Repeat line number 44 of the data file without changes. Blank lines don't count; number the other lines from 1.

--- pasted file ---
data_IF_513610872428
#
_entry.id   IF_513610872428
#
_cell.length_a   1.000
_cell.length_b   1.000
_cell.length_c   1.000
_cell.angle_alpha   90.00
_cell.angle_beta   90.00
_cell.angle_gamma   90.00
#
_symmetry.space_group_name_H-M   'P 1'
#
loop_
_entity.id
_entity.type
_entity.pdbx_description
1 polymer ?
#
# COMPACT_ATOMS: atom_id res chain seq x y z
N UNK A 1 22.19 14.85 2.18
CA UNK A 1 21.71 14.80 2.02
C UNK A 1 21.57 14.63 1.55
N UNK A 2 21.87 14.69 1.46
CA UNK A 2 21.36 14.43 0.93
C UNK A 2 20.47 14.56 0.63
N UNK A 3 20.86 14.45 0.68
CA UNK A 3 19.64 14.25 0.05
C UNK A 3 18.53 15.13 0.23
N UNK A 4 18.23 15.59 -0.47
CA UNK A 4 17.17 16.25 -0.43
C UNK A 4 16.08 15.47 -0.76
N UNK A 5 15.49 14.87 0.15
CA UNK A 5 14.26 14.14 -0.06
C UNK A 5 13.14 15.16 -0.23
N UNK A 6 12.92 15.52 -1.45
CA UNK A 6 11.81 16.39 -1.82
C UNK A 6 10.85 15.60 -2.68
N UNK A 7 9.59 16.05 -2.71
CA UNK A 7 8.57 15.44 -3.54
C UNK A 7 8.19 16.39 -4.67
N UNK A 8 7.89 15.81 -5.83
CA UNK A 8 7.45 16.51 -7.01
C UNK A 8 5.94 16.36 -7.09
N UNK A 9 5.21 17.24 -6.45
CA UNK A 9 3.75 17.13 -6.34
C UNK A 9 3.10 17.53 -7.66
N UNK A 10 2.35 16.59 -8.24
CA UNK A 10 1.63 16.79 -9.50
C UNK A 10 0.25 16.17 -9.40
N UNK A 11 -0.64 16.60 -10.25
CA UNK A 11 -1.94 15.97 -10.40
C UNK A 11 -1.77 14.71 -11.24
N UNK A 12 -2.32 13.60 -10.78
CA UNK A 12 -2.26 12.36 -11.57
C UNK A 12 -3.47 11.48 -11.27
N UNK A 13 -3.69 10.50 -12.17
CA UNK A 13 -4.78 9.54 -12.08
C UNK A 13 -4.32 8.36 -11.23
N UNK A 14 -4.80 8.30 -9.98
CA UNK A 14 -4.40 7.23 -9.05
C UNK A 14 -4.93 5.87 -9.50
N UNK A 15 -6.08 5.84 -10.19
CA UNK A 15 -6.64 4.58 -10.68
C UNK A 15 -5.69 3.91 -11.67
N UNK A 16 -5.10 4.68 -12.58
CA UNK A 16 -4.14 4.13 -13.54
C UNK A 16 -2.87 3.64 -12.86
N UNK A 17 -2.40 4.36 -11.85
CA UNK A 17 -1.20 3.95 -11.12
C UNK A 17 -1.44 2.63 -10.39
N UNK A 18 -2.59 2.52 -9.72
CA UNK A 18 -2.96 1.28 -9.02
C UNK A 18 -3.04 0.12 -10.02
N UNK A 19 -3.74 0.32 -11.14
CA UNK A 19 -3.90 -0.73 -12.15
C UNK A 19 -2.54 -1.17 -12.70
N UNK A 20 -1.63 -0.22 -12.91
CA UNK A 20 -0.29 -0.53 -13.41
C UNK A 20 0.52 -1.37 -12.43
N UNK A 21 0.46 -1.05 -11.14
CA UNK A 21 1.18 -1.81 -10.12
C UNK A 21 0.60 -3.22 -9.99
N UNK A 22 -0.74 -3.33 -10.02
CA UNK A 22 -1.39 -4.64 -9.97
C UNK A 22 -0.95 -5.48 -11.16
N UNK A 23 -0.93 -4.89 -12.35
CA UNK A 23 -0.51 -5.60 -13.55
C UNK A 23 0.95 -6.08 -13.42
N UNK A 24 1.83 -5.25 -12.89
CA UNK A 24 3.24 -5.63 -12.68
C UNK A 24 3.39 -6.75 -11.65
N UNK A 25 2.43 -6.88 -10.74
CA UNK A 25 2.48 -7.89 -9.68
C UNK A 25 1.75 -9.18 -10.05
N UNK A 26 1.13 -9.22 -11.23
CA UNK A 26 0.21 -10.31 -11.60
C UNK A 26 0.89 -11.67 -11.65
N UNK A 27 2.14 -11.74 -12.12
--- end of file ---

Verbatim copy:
C UNK A 8 5.94 16.36 -7.09